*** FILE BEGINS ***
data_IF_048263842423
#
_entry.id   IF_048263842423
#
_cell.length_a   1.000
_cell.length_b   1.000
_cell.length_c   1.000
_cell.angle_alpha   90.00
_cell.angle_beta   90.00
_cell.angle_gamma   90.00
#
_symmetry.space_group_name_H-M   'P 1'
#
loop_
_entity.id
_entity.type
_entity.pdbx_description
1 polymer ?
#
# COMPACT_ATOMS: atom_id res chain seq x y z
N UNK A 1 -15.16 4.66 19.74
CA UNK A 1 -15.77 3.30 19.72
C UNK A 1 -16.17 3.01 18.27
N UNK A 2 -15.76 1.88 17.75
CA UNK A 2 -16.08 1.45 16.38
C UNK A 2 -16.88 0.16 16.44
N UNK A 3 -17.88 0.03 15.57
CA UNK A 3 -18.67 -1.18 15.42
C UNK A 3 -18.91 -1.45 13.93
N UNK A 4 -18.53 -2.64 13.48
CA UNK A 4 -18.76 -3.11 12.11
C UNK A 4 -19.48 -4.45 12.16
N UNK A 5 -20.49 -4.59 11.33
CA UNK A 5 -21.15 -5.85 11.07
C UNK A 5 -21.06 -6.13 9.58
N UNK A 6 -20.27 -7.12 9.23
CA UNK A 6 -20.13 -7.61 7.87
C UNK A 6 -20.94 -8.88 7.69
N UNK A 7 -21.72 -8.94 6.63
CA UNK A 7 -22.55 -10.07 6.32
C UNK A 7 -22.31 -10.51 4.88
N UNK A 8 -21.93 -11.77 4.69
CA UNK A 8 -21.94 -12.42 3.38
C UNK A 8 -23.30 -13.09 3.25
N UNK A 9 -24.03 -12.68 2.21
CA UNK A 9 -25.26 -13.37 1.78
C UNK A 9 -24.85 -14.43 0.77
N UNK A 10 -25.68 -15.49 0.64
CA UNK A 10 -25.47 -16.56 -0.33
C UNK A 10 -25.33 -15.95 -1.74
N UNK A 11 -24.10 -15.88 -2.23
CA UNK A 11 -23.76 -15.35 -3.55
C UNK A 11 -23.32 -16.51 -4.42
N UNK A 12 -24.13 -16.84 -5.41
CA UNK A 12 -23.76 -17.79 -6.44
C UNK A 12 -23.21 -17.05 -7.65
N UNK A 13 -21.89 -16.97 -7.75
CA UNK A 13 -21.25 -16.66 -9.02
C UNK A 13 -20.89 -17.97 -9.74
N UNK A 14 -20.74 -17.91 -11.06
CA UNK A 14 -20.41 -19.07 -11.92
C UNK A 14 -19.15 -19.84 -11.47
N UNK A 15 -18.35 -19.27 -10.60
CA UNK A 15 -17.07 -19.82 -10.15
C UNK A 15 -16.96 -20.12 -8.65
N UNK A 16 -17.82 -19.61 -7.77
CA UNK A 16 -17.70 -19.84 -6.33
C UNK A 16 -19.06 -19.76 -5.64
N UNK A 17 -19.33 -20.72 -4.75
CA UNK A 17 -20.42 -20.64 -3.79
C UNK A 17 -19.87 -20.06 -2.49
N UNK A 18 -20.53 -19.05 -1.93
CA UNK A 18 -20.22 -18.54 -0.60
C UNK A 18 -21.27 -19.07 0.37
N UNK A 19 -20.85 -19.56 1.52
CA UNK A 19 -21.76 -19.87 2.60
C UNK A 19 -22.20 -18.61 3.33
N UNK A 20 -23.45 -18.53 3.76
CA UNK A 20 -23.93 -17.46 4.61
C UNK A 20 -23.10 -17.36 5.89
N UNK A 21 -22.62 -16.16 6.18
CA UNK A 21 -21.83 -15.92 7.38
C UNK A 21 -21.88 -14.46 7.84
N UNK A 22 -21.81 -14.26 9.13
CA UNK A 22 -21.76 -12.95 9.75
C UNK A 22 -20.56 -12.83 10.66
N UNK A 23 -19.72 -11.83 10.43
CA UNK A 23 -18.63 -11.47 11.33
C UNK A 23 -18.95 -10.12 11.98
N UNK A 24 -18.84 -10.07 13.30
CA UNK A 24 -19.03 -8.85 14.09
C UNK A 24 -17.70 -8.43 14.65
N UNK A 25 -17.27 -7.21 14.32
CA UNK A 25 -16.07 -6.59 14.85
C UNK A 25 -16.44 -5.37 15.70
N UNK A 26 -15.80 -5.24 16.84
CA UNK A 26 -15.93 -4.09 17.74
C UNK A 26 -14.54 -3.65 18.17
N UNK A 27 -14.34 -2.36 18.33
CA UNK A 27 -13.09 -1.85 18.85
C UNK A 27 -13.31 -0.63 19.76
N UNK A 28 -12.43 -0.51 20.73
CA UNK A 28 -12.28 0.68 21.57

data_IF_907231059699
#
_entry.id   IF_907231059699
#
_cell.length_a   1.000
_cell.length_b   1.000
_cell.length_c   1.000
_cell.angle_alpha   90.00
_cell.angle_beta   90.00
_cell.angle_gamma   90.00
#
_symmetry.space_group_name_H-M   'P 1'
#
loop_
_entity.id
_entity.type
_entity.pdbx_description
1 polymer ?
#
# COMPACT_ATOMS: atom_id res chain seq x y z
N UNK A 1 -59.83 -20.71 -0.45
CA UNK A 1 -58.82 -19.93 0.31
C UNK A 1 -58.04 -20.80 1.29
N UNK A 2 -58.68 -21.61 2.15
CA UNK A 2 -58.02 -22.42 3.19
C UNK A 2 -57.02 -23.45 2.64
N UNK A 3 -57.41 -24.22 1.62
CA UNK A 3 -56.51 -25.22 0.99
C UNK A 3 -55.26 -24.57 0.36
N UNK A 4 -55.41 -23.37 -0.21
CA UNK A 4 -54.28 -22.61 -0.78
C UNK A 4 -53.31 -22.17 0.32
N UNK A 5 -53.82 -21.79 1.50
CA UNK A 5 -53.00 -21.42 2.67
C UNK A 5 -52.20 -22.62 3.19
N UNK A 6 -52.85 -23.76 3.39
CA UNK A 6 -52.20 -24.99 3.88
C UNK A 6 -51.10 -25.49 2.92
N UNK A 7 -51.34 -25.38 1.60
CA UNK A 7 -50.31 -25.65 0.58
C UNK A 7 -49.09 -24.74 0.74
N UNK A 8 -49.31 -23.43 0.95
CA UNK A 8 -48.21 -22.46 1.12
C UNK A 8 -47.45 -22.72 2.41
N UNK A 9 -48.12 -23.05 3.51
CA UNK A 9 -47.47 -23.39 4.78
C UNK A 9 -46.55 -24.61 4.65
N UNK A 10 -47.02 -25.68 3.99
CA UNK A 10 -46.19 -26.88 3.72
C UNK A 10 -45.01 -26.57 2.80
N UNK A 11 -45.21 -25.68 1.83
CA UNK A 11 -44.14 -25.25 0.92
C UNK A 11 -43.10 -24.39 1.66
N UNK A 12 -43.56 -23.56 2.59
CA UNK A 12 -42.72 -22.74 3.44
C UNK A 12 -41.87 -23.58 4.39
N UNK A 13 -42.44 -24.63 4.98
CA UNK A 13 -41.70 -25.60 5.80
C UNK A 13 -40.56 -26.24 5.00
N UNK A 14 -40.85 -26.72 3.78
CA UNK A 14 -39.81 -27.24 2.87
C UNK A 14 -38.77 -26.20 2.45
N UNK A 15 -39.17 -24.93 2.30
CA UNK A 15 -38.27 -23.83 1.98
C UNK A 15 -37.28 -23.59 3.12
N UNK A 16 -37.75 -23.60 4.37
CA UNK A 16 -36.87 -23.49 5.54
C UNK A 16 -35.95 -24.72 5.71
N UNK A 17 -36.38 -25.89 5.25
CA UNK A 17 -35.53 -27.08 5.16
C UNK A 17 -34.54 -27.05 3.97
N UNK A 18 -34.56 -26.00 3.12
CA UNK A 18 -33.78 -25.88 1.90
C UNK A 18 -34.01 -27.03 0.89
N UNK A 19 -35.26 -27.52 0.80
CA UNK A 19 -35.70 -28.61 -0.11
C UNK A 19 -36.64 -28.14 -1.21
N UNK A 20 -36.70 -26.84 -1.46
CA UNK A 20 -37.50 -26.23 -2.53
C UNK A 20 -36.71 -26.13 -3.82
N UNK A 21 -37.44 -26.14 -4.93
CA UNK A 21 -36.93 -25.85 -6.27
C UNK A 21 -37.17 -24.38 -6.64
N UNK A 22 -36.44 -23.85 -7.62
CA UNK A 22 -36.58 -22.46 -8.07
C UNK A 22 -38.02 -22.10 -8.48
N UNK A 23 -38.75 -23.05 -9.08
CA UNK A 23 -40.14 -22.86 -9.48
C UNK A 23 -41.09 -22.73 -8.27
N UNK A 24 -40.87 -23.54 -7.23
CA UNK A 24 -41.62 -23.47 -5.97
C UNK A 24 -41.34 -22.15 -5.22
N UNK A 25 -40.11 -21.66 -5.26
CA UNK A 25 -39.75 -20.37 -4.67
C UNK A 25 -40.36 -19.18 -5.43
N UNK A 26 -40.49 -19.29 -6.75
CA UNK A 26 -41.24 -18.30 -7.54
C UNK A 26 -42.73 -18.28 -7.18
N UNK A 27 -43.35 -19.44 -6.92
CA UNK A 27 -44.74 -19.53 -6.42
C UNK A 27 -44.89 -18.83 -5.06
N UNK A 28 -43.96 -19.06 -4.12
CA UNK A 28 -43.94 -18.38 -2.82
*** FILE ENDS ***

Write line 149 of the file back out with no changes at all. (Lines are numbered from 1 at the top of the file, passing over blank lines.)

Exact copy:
CA UNK A 9 -47.47 -23.39 4.78